The Lasting Impact of the Pandemic on Commercial Lending Operations


The COVID-19 pandemic turned the financial industry upside down in 2020, creating many unprecedented issues for financial institutions, including disrupting the traditional workplace, impacting staffing and operations, and pushing institutions to work through an influx of PPP loan requests. With the U.S.’s vaccine rollout in full force, the global health crisis will likely begin to subside. However, the industry will still need to manage pandemic-related financial assistance for many commercial and small business customers for some time into the future.

Accelerating the Fintech Arms Race

From a technology standpoint, 2020 created a sense of urgency in its adoption, and in many cases, accelerated the budget allocation to do so. Some CTOs had years of IT projects expedited to accommodate the financial demands and relief programs resulting from the COVID-19 global crisis.

In the minds of commercial and small business customers, there has always been tension between what is acceptable from a tech standpoint, and what is not. When PPP loans became available to business owners needing immediate access to funds, it quickly became evident which FIs had invested in technology and could support the program and those that had not. For those banks and credit unions without the processes to manage an onslaught of PPP requests, many of their commercial and business customers simply moved their relationships to new FIs ready to take on the loans.

In many ways, new technologies have served as an equalizer, enabling smaller FIs to compete with much larger institutions. Whereas larger banks are thought to have more market power, financial leverage and more substantial balance sheets, some are moving too slow in the adoption of modern technology and losing customer relationships as a result. With the future of pandemic-related relief remaining largely uncertain, commercial and small business customers will be looking to bank with FIs implementing the right technology and services to cater to the “new normal.”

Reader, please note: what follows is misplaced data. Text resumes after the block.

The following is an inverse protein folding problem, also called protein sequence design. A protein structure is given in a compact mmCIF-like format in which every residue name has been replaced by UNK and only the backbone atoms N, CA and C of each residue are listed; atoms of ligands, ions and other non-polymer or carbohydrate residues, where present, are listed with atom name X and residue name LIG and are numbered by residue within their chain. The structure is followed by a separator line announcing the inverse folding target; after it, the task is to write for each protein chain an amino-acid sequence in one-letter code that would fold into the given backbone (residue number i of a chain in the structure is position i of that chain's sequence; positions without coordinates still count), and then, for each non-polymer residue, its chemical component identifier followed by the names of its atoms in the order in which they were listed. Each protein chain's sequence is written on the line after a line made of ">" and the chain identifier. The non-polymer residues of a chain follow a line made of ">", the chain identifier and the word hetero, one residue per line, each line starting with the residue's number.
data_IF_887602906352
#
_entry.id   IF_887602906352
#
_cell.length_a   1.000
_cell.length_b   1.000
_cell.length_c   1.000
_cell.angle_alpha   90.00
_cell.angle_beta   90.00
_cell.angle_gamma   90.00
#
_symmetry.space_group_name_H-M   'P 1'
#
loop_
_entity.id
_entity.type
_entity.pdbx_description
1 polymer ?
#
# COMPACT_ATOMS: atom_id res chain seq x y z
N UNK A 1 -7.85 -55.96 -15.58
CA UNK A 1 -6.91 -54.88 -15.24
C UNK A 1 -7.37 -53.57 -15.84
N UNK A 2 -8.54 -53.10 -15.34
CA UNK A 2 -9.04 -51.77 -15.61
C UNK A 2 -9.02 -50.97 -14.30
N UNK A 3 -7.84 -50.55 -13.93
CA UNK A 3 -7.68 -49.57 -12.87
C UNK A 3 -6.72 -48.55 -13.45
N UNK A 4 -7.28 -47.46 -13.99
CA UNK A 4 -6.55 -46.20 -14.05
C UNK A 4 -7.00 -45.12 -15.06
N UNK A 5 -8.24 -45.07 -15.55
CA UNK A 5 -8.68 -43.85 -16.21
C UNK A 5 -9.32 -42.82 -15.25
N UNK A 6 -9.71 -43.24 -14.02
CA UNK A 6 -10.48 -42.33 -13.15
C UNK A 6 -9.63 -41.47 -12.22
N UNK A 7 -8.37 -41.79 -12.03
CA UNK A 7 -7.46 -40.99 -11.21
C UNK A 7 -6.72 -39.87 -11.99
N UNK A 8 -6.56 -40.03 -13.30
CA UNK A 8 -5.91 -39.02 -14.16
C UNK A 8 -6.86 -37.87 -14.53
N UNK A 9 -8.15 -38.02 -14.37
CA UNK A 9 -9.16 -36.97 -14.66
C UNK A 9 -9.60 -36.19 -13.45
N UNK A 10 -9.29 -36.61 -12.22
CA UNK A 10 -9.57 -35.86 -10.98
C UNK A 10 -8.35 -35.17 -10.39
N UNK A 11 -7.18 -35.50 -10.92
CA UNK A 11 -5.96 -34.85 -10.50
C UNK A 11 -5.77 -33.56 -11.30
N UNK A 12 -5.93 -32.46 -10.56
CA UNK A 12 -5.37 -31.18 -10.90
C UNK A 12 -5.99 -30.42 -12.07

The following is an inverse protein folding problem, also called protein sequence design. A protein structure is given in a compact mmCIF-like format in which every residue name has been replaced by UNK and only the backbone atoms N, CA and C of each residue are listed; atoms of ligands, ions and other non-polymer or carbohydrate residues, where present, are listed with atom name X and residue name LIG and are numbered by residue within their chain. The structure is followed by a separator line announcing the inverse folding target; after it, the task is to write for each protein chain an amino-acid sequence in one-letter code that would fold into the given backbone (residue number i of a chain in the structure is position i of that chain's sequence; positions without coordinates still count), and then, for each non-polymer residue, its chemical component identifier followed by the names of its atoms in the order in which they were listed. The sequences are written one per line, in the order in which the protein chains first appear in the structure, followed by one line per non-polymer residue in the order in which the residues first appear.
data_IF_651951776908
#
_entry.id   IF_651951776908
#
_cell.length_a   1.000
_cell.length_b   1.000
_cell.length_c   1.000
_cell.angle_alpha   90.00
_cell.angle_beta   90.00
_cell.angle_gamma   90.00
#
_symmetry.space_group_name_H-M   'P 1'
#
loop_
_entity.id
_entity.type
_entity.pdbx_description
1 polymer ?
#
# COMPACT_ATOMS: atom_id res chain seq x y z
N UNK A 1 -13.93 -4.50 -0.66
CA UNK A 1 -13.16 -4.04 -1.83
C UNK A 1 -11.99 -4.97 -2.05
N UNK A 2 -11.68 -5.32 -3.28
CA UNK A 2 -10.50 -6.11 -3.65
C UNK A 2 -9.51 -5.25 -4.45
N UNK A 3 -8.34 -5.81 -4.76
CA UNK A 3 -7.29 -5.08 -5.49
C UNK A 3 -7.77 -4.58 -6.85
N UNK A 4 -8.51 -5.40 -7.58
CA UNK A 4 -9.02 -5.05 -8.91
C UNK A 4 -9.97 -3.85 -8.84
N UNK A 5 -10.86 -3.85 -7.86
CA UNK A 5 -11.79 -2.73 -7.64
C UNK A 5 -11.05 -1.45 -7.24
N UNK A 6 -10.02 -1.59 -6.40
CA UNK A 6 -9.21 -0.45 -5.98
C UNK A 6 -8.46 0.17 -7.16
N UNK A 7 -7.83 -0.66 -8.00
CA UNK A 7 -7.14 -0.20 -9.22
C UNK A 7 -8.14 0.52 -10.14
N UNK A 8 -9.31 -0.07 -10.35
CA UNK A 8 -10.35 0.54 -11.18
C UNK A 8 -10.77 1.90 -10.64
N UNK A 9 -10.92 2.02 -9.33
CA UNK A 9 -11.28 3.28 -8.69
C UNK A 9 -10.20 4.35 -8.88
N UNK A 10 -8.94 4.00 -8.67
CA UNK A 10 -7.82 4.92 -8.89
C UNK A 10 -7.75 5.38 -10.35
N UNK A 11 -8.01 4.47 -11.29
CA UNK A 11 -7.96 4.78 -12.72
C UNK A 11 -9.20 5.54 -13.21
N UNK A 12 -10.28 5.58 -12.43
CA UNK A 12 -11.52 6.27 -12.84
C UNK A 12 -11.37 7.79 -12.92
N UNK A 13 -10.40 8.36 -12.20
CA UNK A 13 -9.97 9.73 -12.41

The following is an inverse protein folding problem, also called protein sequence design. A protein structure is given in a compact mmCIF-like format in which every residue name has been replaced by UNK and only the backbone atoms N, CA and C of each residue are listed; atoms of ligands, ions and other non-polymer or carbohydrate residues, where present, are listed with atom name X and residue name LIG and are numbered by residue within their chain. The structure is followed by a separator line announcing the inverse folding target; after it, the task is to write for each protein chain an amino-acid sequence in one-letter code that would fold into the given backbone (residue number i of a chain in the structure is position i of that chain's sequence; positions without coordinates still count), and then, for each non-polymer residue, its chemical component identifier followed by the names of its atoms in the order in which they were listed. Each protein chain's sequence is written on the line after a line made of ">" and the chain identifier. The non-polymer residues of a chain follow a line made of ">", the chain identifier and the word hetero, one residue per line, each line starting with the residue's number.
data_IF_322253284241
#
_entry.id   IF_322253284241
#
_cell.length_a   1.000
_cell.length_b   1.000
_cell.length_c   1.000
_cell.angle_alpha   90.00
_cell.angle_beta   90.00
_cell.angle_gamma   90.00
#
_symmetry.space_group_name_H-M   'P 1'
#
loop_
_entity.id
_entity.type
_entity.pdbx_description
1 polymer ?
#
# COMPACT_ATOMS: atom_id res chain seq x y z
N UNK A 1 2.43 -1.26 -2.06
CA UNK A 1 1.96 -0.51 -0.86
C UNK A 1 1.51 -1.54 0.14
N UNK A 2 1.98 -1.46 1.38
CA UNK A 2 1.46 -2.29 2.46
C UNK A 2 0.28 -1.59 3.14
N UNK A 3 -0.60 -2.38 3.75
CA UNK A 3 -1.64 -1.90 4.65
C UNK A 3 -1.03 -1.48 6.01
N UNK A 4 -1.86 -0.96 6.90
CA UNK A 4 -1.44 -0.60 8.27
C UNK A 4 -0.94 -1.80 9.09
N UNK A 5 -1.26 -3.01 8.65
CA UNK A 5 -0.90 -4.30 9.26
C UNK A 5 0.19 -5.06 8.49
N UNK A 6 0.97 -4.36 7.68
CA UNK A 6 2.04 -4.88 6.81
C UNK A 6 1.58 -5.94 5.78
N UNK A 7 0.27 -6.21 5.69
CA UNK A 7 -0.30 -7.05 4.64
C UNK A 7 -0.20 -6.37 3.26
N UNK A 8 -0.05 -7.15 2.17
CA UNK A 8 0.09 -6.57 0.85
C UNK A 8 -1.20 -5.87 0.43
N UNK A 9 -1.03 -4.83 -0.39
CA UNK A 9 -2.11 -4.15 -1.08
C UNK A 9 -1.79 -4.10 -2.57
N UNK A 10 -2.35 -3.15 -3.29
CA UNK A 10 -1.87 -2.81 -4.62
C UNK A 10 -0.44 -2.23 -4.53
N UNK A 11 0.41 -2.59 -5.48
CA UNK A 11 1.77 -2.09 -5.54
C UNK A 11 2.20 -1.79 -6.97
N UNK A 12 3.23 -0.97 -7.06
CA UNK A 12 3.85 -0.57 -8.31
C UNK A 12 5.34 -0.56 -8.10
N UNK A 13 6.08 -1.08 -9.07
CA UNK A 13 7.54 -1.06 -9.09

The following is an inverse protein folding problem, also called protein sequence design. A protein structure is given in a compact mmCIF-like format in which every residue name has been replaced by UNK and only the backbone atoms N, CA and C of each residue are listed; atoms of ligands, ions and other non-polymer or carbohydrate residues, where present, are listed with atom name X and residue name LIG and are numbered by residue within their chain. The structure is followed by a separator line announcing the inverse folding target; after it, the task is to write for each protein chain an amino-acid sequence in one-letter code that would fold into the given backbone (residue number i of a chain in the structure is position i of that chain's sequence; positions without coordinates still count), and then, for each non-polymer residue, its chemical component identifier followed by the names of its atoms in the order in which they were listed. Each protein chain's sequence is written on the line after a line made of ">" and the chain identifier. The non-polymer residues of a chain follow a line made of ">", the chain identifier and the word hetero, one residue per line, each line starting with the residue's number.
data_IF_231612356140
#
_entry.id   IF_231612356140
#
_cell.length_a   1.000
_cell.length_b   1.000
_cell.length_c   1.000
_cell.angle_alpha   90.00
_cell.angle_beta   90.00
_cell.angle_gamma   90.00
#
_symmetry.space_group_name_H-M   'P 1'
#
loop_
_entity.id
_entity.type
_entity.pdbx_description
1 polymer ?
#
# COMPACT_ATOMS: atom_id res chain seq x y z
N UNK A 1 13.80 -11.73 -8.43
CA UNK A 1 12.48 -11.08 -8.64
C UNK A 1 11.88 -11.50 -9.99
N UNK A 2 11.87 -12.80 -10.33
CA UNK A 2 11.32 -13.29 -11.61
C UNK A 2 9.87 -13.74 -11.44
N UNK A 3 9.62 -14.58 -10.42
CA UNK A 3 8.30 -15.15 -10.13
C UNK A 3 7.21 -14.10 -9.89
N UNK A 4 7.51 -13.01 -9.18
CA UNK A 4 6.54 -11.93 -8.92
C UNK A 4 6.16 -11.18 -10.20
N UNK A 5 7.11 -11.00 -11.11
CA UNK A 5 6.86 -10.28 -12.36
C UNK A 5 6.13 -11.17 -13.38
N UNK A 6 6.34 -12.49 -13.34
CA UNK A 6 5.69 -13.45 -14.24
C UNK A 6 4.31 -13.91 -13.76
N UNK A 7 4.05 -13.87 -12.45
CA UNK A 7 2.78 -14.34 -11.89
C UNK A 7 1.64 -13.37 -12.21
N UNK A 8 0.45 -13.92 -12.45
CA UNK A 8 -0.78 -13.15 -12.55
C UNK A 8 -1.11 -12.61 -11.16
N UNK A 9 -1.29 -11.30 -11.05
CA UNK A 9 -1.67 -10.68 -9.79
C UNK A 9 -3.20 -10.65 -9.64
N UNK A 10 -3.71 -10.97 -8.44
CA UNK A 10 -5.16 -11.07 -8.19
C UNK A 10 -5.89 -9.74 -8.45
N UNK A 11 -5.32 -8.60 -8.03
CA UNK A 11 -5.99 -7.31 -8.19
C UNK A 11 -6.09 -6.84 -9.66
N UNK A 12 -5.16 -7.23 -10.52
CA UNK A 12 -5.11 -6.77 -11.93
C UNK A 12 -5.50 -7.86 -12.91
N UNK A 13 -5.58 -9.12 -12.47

Streamlining Operations in a Post-Pandemic Environment

Small business lending is much more complex than consumer lending, requiring extensive amounts of documentation and data to successfully complete a loan. Commercial and SMB borrowers must provide lenders with updated financial statements throughout the life of the loan – traditionally a cumbersome task for both lenders and borrowers as many institutions are still manually collecting documents, direct emailing, making phone calls and relying on spreadsheets to track financial statements.

These antiquated processes further erode the relationship with customers and increase borrowers’ risk of loss in the event of default. Additionally, the manual collection and collaboration of documentation drives up servicing costs as lenders are forced to direct more time toward gathering information, rather than truly assessing the data to make better, more informed lending decisions.